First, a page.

WALKER, Joshua (1786-1862), of Hendon Place, Mdx. and 9 Mansion House Street, London.

Published in The History of Parliament: the House of Commons 1820-1832, ed. D.R. Fisher, 2009
Available from Cambridge University Press



1818 - 14 May 1829

Family and Education

b. 28 Sept. 1786, 2nd surv. s. of Joshua Walker (d. 1815) of Clifton House, nr. Rotherham, Yorks. and Susanna, da. of Samuel Need, textile manufacturer, of Arnold, Notts. m. 18 Dec. 1805, Anna Maria, da. and coh. of Allan Holford of Davenham, Cheshire, 6s. 2da. d. 22 Jan. 1862.

Offices Held


The Walkers of Rotherham were Nonconformists who owed their wealth to successful iron founding, lead manufacture and intermarriage with other industrial dynasties. Joshua, like his elder brother Henry, was trained for an administrative role in the family businesses, in which he inherited partnership shares on his father’s death in 1815. His cousin and co-partner Samuel Walker† had returned himself and Joshua as Members after purchasing the de Crespigny interest in the borough of Aldeburgh for £39,000 in 1818, but the post-war decline in the iron trade that precipitated a reduction in the capital value of their business from over £200,000 in 1821 to under £36,000 in 1832 made their political commitment unsustainable.1 Samuel stood down in 1820, having returned Joshua, who was in London developing his banking and lead manufacturing concerns, with a promoter of the West India planters’ interest, James Blair.2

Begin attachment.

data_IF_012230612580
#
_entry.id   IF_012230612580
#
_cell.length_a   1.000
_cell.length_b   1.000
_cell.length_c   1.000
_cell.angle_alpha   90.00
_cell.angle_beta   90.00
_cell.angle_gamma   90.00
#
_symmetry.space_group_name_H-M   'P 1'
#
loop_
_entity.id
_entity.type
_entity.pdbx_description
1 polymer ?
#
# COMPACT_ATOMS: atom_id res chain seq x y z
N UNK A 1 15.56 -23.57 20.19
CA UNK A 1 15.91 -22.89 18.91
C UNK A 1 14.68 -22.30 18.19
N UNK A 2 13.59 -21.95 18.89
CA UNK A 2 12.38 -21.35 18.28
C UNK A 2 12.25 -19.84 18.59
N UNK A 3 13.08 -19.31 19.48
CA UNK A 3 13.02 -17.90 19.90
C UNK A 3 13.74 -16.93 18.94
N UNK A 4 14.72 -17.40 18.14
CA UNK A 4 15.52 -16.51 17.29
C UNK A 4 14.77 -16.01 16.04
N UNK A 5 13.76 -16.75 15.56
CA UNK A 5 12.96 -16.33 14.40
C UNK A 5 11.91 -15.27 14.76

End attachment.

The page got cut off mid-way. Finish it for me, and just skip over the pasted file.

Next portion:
A silent anti-Catholic Tory opposed to parliamentary reform, against which he voted, 2 June 1823, Walker attended regularly and divided steadily with Lord Liverpool’s ministry, except when he felt that their policies compromised his religious beliefs (he was a Methodist) or commercial interests in Walker and Company of Rotherham and Sheffield, and in Everett, Walker and Company of London.3 He brought experience of pioneering workers’ pension and benefit schemes to the select committee on the orphans’ fund to which he was appointed to, 20 Feb. 1822, and of manufacturing James Watt’s steam engines to that on the export of tools and machinery, 24 Feb. 1825.4 He voted against Catholic relief, 28 Feb. 1821, 30 Apr. 1822, 1 Mar., 21 Apr., 10 May 1825, and against condemning the indictment in Demerara for inciting a slave riot of the Methodist missionary John Smith, 11 June 1824. On the currency, he voted in Alexander Baring’s minority of 27 for inquiry, 9 Apr. 1821, but against Western’s motion, 12 June 1823; and he also voted to repeal the usury laws, 8 Apr. 1824, and paired (in a minority of 39) against appointing a select committee on the Bank Charter Act, 13 Feb. 1826. Walkers, Eyre and Stanley’s Rotherham and Sheffield banks survived the 1825-6 crisis, but Everett, Walker and Company was forced to suspend trading by January 1826, whereupon Walkers’ London agency passed to Barclay, Tritton, Bevan and Company.5 Walker, whose lead manufacturing partnership with Maltby was dissolved in 1824, was keen to remain in Parliament and made a futile canvass of East Retford after the sale of the Walker interest in Aldeburgh to the 2nd marquess of Hertford in 1822.6 At the general election of 1826 he retained his seat for Aldeburgh as the nominee of the 3rd marquess of Hertford, whom he declined to pay £4,000 to vote freely.7 Hertford later commented: ‘A seat in Parliament was a feather in his cap, while the solid value of the borough was an agreeable weight in his pocket’.8